Today’s Art (31st May 2019)

Well, due to tiredness, today’s artwork is actually a heavily digitally-edited photo (rather than a painting or drawing). The source photo for it was this photo I took of a river/pond near Bishop’s Waltham last June.

Still, even though I was too tired to make a proper painting or drawing, I’m kind of glad this edited photo gave me the chance to make the kind of gothic, vivid 1990s-style art that I really enjoy making 🙂 The effects I used were a variant of this technique, in addition to numerous other digital effects in a couple of editing programs.

As usual, this edited photo is released under a Creative Commons BY-NC-ND licence.

“Bishop’s Waltham – Mystical (Edited Photo)” By C. A. Brown

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Top Ten Articles – May 2019

Well, it’s the end of the month and this means that it’s time for me to do my usual thing of collecting a list of links to the ten best articles about writing fiction, reading books, making art etc… that I’ve posted here over the past month. As usual, I’ll include a couple of honourable mentions too.

In terms of articles, most of this month’s articles were writing-based ones and the quality was somewhat variable (mostly due to things like hot weather at the time of writing, which tended to drain my enthusiasm a bit).

This hot weather also had a slight impact on the number of book reviews I posted this month (with only twelve of them appearing). On the plus side, thanks to the fact that the weather sometimes made me gravitate towards quicker/easier novels, I had time to post the first game review I’ve posted here this year (plus, two “Doom II” level reviews too 🙂 ).

Anyway, out of the novels I read this month, the best ones were probably “Dead Of Night” by Jonathan Maberry, “Sacrilege” by S. J. Parris, “More Tales Of The City” by Armistead Maupin, “Bloodlist” by P. N. Elrod and “Dying Words” by Shaun Hutson.

Anyway, here are the lists 🙂 Enjoy 🙂

Top Ten Articles – May 2019:

– “Storytelling In Books vs Storytelling On TV – A Ramble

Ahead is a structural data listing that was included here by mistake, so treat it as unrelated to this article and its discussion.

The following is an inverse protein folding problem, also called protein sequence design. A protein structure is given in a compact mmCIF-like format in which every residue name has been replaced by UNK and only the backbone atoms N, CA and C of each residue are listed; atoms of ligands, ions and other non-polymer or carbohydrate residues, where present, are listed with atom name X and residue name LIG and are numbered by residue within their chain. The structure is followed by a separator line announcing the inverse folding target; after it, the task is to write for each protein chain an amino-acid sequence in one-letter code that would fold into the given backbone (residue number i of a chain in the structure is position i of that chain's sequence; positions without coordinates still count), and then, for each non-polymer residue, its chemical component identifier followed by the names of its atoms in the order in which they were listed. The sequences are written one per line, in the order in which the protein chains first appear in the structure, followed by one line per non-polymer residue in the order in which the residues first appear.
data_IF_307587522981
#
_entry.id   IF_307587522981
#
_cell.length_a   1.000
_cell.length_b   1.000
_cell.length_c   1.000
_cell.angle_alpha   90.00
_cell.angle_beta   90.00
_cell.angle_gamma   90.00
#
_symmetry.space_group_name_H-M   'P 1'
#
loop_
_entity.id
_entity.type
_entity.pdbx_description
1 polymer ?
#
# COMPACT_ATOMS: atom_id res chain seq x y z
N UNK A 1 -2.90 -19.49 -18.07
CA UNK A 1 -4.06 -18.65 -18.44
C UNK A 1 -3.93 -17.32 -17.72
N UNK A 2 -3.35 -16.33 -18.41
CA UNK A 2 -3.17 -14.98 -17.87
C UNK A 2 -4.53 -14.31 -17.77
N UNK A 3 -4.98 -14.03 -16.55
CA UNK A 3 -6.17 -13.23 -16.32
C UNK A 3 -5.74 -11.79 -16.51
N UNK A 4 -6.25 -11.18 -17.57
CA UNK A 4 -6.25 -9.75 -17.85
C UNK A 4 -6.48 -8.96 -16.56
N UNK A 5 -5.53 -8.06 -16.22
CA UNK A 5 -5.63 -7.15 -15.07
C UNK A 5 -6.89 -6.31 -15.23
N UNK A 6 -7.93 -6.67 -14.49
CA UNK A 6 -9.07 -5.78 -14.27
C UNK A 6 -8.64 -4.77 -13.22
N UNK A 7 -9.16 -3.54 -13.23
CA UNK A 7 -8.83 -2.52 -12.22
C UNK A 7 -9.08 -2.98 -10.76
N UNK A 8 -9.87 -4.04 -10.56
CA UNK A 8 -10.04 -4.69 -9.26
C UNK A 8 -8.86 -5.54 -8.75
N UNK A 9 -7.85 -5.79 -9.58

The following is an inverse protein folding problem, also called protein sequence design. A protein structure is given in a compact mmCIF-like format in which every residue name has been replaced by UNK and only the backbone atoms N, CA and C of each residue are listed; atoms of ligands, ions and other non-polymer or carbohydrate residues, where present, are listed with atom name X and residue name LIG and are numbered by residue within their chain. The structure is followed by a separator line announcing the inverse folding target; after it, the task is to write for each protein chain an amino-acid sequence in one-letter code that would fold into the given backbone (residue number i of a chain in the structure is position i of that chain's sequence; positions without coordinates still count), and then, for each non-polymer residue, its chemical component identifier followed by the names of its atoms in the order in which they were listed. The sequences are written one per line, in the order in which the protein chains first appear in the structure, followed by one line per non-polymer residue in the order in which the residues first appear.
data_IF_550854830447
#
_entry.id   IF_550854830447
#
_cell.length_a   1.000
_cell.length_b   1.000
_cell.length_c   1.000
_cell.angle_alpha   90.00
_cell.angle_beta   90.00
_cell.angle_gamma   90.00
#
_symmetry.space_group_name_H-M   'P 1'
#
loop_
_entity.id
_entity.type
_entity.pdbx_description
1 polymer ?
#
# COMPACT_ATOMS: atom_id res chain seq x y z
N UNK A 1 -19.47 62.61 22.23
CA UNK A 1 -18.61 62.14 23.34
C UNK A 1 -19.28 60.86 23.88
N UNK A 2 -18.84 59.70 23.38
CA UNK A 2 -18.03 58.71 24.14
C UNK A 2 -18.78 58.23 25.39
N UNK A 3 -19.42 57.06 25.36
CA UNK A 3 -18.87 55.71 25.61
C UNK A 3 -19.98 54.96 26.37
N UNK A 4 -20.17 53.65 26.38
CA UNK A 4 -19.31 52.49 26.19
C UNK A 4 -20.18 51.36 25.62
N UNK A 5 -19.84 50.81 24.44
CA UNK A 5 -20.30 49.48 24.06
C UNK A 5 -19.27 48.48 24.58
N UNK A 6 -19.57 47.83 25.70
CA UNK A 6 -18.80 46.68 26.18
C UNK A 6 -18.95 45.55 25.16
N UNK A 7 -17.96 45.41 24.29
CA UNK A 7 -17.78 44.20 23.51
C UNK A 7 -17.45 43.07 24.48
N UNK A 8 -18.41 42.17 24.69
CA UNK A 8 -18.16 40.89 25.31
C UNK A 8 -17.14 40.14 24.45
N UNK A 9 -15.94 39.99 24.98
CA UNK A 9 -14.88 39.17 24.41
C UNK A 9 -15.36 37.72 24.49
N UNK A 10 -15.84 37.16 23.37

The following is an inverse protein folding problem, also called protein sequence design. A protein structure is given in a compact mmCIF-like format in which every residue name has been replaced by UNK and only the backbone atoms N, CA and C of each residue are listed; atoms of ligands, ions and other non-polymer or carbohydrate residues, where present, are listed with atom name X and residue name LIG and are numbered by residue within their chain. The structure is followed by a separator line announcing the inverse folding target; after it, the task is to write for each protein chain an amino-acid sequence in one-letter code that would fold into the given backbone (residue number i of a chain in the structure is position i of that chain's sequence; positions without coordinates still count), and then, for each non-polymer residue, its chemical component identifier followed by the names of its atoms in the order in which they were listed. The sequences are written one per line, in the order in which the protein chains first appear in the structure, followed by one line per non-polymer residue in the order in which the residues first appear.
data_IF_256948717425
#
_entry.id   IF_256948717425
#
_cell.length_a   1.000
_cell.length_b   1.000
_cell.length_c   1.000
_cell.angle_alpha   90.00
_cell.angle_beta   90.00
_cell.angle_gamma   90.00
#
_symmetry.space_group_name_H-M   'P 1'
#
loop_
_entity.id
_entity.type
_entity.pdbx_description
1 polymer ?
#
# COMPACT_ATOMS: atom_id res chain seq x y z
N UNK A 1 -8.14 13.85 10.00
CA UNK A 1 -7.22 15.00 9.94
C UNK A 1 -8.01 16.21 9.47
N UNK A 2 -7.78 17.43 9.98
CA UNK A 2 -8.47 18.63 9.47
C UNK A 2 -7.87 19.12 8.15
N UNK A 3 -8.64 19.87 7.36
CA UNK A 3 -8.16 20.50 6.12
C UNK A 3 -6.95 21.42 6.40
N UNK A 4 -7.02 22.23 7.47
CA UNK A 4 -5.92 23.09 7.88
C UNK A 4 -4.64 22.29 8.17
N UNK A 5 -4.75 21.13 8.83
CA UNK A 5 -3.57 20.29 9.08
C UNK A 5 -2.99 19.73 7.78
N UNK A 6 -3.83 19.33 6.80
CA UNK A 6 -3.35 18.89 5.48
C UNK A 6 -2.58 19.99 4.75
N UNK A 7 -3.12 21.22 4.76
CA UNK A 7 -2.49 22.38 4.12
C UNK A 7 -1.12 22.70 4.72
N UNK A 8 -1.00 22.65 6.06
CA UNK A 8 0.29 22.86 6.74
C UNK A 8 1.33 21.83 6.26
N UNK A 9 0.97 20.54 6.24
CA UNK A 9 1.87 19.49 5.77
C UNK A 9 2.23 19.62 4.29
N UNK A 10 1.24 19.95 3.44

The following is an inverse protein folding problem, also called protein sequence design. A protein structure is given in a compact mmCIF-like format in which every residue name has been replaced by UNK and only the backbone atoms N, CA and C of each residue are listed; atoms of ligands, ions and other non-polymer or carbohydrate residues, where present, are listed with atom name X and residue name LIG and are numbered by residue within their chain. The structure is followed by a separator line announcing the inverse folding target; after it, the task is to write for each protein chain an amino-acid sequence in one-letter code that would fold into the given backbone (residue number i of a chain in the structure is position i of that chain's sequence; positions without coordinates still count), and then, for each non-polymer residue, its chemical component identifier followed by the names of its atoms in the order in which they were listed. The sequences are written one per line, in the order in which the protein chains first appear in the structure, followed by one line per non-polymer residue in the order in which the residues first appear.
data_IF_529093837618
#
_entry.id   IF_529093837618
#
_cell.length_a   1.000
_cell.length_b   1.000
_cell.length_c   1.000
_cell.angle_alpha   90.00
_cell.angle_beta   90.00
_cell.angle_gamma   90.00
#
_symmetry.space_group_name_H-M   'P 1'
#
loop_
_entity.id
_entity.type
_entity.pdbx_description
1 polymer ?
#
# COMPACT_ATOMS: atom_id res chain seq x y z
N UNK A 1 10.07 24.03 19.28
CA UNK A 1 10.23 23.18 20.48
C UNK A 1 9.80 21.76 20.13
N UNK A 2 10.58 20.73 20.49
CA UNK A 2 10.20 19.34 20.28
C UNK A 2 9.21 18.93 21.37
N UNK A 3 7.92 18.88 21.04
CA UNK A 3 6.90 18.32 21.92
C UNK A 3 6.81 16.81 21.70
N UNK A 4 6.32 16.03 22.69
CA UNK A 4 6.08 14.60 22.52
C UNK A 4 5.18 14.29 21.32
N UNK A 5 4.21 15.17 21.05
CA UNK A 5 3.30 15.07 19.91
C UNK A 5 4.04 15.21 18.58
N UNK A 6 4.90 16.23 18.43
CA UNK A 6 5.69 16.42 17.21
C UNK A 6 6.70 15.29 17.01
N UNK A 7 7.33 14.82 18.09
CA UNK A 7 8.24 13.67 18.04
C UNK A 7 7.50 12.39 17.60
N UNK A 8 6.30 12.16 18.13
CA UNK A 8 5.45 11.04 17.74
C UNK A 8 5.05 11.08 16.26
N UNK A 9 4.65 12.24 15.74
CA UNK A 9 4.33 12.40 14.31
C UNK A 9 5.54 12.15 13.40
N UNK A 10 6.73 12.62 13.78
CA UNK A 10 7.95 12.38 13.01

– “Three Tips For Making Your Zombie Story Stand Out From The Crowd
– “Writing: Creativity Via Limitations – A Ramble
– “Three Tips For Finding A Short Story Idea
– “Four Reasons Why Novels Are More Punk Than You Might Think
– “Three Ways That Writers Make Stories Faster Or Slower To Read
– “Two Ways To Spruce Up A Familiar Story
– “Three Reasons Why Books Don’t Get Remakes
– “Working Out What To Show The Audience – A Ramble
– “Obscurity And The Written Word – A Ramble

Honourable Mentions:

– “Three Thoughts About Writing Fiction Set In The Mid-2000s
– “Three Tips For Coming Up With Realistic Fictional Videogames For Your Story

Obscurity And The Written Word – A Ramble

A few days before I wrote this article, I was reminded of one of the major differences between film/TV/videogames and novels. The novel that I’m (still) re-reading at the moment is a spin-off novel based on the “Final Destination” horror movie series. This was a novel that I first read in 2005/6 and, when I first found my old copy of it, I thought “I remember this! I’ll look online for other books in the series“.

It was quite an eye-opener. Whilst DVDs of the films from this series were reasonably cheap, most of the spin-off novels (all less than two decades old!) were surprisingly expensive out-of-print copies. Whilst I was pretty amazed that I unwittingly owned a book that had become a collector’s item, it also crystallised one of the major differences between prose fiction and other mediums.

Namely that it is much easier for books to be obscure than it is for stuff in other genres. After all, if you see an interesting film or play an interesting game, then there’s a good chance that quite a few people have heard of it. There will be Youtube videos about it, fan art about it and maybe even mainstream press coverage too. On the other hand, if you find a really interesting novel, then there’s a fairly good chance that most people haven’t even heard of it.